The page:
February 20, 2015
Major and Classification
American Studies and Ethnicity
- Terry Seip, Ph.D.
“Leisure and Slavery: Surviving Life as an African American Slave in Mississipp”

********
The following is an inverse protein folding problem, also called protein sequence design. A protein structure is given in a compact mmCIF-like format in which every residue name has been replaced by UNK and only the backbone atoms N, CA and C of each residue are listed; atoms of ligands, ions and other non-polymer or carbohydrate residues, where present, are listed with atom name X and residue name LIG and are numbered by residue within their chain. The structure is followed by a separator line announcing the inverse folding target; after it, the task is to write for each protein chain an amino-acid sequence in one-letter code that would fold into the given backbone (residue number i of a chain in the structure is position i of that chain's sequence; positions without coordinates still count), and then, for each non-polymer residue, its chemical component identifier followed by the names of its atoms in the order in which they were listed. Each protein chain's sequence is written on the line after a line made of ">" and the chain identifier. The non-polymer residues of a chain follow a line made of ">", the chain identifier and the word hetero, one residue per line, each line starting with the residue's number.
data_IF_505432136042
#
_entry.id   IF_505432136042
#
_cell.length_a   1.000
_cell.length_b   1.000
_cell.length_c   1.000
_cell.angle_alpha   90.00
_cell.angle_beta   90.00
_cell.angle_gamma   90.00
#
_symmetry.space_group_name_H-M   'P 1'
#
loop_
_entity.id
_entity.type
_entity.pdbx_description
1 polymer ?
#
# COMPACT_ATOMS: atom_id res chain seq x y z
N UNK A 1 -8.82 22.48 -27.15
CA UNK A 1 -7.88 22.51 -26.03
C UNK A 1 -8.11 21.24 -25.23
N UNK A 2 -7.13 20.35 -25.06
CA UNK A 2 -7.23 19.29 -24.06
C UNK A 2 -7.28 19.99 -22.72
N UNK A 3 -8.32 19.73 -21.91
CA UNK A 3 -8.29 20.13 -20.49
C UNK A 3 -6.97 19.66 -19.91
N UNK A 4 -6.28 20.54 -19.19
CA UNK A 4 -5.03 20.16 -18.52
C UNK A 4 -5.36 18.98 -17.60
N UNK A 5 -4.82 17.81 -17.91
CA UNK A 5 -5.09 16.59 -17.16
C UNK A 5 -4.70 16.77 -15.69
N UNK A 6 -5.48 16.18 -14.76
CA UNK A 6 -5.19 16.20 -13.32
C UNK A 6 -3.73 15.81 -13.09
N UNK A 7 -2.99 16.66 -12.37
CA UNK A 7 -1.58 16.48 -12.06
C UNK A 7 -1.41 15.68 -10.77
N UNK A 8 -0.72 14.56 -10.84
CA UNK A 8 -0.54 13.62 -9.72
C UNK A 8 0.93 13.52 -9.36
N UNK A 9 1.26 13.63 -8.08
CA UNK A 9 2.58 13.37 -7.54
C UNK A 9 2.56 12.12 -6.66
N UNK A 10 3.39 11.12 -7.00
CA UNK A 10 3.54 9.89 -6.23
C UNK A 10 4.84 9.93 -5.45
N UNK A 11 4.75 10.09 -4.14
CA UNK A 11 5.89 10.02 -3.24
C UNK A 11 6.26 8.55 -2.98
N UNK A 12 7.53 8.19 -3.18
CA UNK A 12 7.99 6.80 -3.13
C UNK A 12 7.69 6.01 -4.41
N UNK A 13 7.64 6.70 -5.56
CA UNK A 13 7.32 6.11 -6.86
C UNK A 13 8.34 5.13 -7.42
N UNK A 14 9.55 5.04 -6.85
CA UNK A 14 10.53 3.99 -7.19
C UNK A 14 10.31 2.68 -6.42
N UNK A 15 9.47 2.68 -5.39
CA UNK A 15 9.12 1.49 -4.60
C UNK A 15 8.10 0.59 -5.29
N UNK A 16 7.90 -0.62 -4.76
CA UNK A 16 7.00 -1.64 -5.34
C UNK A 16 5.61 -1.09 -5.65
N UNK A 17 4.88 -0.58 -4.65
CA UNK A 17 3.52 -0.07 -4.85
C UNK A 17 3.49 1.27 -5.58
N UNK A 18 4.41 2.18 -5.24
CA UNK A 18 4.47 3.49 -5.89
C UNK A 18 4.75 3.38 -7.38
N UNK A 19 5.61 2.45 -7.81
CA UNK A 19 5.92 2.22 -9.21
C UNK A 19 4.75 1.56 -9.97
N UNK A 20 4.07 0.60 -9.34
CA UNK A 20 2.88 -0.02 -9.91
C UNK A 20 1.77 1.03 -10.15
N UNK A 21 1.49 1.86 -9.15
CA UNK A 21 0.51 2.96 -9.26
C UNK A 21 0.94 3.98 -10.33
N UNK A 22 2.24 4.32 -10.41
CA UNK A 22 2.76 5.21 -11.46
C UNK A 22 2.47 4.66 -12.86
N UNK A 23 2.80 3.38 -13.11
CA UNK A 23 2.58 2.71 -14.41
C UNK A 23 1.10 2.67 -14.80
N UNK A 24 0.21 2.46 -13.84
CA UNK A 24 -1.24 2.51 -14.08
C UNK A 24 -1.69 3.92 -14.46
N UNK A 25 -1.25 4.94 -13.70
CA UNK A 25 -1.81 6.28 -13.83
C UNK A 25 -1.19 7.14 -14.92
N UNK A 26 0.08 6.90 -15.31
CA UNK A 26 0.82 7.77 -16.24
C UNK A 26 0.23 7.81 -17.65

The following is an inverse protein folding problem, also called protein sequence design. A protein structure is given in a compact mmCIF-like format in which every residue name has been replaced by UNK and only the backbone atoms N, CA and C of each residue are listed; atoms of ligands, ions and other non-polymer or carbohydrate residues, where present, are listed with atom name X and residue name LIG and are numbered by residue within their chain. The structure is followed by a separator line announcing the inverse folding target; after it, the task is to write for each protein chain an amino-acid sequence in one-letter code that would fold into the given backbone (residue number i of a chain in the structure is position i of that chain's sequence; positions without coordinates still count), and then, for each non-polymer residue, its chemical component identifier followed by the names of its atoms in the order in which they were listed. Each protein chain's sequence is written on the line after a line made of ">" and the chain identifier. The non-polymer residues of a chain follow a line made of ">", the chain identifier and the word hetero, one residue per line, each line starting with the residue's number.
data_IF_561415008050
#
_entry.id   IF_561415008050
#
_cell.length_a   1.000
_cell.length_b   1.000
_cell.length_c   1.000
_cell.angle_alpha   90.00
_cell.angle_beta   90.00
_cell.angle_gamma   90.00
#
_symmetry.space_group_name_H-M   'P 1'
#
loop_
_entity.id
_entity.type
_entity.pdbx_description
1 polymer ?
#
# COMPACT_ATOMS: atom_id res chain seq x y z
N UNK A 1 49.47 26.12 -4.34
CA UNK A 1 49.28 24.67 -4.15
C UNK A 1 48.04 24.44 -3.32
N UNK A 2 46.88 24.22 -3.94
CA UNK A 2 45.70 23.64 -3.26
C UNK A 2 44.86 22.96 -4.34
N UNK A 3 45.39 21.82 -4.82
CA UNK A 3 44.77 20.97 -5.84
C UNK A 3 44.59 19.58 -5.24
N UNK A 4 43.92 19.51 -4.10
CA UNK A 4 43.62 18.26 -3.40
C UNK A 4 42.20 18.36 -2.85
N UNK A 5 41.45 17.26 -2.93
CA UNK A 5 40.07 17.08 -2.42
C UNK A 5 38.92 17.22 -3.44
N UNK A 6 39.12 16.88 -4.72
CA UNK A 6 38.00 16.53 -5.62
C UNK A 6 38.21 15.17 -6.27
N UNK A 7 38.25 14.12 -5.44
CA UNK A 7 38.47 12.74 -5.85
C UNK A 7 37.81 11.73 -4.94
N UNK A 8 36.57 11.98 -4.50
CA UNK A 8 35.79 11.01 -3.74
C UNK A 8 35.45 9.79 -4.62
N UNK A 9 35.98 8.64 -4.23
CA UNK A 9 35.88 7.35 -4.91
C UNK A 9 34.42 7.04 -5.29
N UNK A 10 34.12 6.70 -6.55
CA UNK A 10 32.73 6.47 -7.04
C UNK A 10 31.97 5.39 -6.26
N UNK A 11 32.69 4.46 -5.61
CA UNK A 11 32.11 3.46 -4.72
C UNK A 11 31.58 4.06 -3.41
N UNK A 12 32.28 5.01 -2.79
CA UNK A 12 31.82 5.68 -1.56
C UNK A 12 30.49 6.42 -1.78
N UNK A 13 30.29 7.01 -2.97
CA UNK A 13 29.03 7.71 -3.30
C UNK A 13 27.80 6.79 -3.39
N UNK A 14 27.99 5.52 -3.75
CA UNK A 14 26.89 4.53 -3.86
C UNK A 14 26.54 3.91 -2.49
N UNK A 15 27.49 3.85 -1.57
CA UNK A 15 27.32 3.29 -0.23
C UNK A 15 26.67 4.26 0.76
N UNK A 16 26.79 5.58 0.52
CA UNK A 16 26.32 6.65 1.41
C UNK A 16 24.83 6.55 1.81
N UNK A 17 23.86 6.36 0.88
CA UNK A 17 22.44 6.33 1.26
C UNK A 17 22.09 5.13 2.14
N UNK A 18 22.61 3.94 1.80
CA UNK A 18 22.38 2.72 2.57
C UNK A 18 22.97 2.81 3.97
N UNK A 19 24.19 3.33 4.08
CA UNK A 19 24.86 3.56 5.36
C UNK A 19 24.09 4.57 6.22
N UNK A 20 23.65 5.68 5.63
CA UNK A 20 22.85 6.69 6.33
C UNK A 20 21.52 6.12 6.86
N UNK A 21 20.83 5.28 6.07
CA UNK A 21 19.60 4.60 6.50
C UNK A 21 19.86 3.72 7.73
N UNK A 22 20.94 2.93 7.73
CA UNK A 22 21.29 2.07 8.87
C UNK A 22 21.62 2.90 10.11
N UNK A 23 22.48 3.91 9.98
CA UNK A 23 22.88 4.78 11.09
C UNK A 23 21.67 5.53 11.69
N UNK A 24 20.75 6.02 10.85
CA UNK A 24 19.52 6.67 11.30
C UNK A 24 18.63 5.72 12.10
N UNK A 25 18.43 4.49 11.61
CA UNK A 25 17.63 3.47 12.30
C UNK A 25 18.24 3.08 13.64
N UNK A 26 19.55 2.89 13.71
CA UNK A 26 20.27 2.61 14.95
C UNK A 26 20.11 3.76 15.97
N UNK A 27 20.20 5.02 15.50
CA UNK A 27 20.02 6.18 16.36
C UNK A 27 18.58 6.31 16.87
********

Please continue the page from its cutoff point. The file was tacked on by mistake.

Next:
While African American slaves endured a miserable existence at the bottom of antebellum society, constantly suffering exploitation, punishment, humiliation, and substandard material conditions, they still had some leisure time. By discovering and critically examining slaves’ leisure activities and the time they chose to spend away from work, one can gain a fuller understanding of how African Americans grappled with the demands slavery exerted on the body, mind, and spirit. This project seeks to explore several questions. Initially, how much free time were slaves typically given and what kinds of things did they choose to do during that time? Most importantly, to what extent did leisure activities serve as a survival mechanism for slaves? Scholars have analyzed African American slave survival mechanisms, especially family/kinship network, religion, folklore, and music, but have granted little attention to how they otherwise chose to spend their time outside of work. To investigate this neglected area, my project turns to a seldom used body of primary source material, the Mississippi Works Progress Administration (WPA) Slave Narratives–interviews with ex-slaves during the late 1930s. While the WPA Narratives must be used with caution due to certain biases, they offer both a broader and more individualistic database for analyzing slave leisure time, thus broadening our understanding of slave culture and patterns of life. Ultimately, in capturing the voices of individuals at the grassroots level, these interviews show that private activities, communal events, celebrations, and any attempts at having fun significantly supplemented slave lives in the field and with their master.